Friday, March 27, 2009

How Do We Forgive Our Fathers?

Father, I barely knew you. And when I knew you, you frightened me. Mostly you showed me what not to do, what not to be. With your reign of terror, the fever of alcohol and violence that held our home and family hostage, you taught me. You taught me how to destroy spirits and lives including your own. You shone a light on the path not to walk.

Thank you.

A good buddy and I have recently been talking about raising our boys and the path to manhood; a path not necessarily walked with tremendous consciousness, but a path every single boy must find his way upon. With or without guidance, every young boy will one day wake up and find himself a man. With or without consciousness, we will each of us find ourselves trying to 'be a man'; trying to discover what that means. We fumble our way, sometimes never knowing that 'being a man' is nothing more than fully becoming a human being - a human being who is flawed, who knows love as well as fear; who knows both courage and weakness; who is vulnerable and yet strong - a being, fully human in all its shades, nuances and inconsistencies. A man.

Raising a child is one of the most valuable and basic ways to affirm life, to leave this earthly place a little bit better - or not. Almost anyone can reproduce. Big deal. Not everyone takes the job seriously. Not everyone cares about the fine art of growing a human being. After all, human beings are almost a dime a dozen, what with 6, soon to be 7 BILLION of us on the planet. It's easy to forget. It's all too easy to forget that each one is precious. We too often are imprinted with the opposite message - that we are disposable. Disposable humans fill the landscapes of wars and prisons, mental hospitals and the streets, third world shantytowns and middle american families. We treat others as disposable when we ourselves have been treated as disposable and have come to believe it as truth and fact. We've unquestioningly been bought and sold - all too easily tossed aside and discounted. Just turn on the TV. There's hundreds of messages telling us we're not good enough, and if we just purchase the next latest thing, the new and improved thing that we lack, THEN we will be someone, something, a person of worth that can be measured by a material yardstick; someone worth more than the 'disposables'.

It has nothing to do with being a good human being.

Our fathers are supposed to be one of our strongest signposts along the way. Sometimes a sign points the way. Sometimes it warns "Do Not Enter".

I am fortunate. Before my father died in his eighties I was able to have an honest talk with him. I told him how the violence I'd grown up with had damaged me. I wanted him to know before he died, before we no longer had a chance to sit down together face to face, how his actions had hurt me as a child. I also told him that now, as a man, I could forgive him, knowing that he himself had never been shown better, knowing that he also must have had great pain and hurt shown to him. Others in my family were alarmed that I would speak so frankly about things that there was an unspoken family agreement that such things should remain in the shadows of silence. Somehow it was believed that if we didn't speak about these things, then the pain would touch us less. Instead, I spoke. And my father spoke in return.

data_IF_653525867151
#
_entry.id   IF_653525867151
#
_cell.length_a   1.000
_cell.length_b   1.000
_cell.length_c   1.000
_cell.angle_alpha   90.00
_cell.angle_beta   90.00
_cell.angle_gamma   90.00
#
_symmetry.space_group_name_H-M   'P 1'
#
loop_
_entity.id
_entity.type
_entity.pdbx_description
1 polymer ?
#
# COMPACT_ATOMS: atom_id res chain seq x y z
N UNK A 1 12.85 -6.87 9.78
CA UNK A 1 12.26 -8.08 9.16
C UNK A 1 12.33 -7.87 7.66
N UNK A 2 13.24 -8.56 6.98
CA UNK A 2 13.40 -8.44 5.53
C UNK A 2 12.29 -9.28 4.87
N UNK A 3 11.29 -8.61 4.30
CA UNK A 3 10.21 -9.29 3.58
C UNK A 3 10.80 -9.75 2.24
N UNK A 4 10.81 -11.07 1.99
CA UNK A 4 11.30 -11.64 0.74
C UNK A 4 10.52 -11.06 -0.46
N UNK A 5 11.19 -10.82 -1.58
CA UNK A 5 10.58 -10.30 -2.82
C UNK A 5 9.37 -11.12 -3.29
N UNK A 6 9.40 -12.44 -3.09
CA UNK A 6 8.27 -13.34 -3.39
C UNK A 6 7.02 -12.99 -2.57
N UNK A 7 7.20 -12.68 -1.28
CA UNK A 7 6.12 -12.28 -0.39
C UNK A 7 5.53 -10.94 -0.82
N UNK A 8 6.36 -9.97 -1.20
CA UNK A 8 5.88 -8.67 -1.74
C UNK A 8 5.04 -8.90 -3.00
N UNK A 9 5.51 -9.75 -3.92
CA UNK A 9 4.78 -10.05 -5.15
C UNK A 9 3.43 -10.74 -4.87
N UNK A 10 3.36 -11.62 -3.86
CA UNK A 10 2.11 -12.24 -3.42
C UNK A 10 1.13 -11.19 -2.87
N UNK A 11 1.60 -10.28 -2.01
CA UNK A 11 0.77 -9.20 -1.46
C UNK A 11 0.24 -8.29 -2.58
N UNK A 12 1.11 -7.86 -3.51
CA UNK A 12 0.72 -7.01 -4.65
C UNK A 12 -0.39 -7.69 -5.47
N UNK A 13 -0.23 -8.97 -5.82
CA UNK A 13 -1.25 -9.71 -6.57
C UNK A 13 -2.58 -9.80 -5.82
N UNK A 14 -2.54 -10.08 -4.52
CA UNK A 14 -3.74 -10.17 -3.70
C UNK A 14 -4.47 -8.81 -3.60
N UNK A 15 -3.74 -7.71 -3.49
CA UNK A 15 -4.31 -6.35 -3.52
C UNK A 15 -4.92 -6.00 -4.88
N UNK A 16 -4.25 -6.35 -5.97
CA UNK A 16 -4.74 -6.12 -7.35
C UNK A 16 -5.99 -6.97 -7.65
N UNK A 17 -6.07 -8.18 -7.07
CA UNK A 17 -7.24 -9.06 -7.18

He was an old man getting ready to die. He had a conscience to clear. He apologized. With total sincerity he told me, had he known any better he would have done better - simple as that. And a lifetime of pain and hurt was washed away. He was free to move on and so was I.

Years later I saw the movie "Smoke Signals", a favorite movie of mine written by Sherman Alexie. It's about fathers and sons, pain and the convoluted yet simple path to forgiveness and redemption. It's a movie about becoming a human being - a man in all his flesh and spirit. The movie ends with this poem by Dick Lourie, as Victor, the main character, tosses his father's ashes into the river. it's a powerful scene, a powerful moment in the journey to becoming a man.


Sandi said...

Whoa. This piece is strong...very strong. I can actually feel the tension, the pain, the sadness, and the relief. Some tears were shed while I read this, too. Thank you.

Stella Magdalen said...

See now this is my mantra - if they could have done better, they would have. Even as I am trying to assist a friend to wake up and be appropriate with her children, when I get SO frustrated when she doesn't just "snap out of it", because I know she knows better she just can't seem to DO better, I have to remember and chant that when/if she can, she will.

If Popeye's any indication, (and I have to assume he is) ya (both) done good.

el poquito said...

Thanks Stella, I'll accept we had some influence, but he truly is his own man. His brother also. They come in with their own agendas, ideas etc.

For instance from the tender age he always scarfed down all the seafood when no one was looking, once stuffing his pockets full with shrimp and crab legs from a seafood buffet. As we hit the streets he started pulling his own private buffet outta his pockets. Also, by age 6 he was known to 'swear like a sailor'. (the principal had to have a little talk with us)

Today he's north of Amsterdam building a tall ship, impressing the harbor master with his skill and experience. When the ship is built by August they plan on sailing to the Caribbean and be rum-running. Go figure.

Could NEVER have foreseen any of this! He's from a different time and place - our job was to provide a lot of rides to the boat and his future - glorified chauffeurs.

I'll tell him you said 'hi'.